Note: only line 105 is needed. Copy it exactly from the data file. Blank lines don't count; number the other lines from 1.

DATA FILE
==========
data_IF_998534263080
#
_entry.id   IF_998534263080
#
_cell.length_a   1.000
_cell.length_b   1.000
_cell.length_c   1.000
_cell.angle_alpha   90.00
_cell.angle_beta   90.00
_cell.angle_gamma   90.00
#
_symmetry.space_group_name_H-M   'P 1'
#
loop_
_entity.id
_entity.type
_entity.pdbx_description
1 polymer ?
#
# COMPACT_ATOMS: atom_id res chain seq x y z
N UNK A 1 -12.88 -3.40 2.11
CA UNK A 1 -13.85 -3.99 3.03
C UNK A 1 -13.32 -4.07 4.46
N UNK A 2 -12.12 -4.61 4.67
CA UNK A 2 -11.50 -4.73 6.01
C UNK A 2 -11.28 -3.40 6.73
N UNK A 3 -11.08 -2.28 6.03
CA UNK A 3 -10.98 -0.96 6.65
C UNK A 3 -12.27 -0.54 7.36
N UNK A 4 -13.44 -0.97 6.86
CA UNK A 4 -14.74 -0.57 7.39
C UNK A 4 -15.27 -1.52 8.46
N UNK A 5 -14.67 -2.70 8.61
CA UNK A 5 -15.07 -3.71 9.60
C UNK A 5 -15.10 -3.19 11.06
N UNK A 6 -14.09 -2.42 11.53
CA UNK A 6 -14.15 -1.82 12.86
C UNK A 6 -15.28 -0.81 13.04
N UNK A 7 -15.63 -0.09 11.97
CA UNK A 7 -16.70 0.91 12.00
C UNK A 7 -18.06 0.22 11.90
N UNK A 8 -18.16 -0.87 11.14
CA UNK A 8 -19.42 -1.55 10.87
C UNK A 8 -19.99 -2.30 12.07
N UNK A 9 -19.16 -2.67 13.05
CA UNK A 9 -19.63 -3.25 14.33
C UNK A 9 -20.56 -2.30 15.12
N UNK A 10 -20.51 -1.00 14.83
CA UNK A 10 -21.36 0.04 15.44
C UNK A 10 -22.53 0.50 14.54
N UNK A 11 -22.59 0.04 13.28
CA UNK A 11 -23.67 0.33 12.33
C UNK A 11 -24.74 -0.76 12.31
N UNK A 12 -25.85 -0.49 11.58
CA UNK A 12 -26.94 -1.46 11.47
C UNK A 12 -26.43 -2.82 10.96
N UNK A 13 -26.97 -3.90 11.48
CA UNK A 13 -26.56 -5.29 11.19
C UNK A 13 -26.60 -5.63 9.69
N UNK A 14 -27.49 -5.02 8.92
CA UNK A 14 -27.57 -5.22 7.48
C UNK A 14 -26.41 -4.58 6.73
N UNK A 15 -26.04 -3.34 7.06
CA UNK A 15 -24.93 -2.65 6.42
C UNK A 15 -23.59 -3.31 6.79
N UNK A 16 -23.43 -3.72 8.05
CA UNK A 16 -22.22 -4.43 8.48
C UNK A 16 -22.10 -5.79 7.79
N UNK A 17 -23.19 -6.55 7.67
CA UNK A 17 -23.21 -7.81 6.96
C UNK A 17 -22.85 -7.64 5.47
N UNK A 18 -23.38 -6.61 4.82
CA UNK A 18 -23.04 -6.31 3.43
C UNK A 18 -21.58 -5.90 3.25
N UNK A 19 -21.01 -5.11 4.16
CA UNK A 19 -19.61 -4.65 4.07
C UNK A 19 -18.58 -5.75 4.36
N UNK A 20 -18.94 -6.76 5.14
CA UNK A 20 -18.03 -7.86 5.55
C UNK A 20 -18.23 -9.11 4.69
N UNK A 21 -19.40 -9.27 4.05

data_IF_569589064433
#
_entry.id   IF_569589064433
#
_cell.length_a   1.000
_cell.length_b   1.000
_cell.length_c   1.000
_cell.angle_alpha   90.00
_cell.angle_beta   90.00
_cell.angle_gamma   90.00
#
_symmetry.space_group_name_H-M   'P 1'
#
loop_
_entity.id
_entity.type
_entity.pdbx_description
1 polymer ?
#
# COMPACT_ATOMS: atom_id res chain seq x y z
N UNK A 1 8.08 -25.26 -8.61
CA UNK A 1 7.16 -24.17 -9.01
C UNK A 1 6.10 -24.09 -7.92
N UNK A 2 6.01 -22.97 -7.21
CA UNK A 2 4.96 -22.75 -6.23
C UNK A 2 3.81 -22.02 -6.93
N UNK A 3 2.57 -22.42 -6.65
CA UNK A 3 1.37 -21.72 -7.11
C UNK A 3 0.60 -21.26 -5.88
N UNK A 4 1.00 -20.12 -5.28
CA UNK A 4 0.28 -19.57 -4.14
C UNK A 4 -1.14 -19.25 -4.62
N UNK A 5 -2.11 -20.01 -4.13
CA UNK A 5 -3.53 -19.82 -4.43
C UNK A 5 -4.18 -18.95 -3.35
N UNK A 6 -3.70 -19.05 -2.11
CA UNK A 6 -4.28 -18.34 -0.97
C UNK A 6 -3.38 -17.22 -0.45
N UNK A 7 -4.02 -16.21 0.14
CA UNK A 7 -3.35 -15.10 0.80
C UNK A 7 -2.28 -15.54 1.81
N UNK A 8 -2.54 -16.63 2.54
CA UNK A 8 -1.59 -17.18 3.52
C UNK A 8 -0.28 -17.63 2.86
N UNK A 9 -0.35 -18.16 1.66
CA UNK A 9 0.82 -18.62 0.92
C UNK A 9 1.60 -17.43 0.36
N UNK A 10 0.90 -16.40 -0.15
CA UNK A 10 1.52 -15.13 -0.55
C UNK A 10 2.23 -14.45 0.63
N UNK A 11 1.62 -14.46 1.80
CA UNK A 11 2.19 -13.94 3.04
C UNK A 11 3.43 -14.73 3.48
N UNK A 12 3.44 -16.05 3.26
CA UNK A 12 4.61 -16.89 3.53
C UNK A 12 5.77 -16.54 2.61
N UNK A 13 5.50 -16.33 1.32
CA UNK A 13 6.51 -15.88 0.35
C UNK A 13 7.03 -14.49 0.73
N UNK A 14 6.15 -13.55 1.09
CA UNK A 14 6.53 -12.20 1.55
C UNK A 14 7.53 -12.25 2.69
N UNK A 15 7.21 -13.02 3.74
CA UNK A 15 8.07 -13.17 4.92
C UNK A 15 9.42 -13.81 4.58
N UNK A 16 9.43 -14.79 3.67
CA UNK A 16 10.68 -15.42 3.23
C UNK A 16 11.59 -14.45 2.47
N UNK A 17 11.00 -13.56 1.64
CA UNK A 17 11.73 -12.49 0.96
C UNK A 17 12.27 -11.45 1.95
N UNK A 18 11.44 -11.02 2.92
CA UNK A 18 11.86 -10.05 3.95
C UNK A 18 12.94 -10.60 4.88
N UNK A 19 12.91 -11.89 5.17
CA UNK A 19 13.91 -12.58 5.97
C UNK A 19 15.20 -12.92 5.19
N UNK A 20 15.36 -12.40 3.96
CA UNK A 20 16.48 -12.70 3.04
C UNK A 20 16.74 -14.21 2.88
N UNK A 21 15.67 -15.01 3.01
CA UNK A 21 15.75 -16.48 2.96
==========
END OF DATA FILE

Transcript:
N UNK A 2 6.01 -22.97 -7.21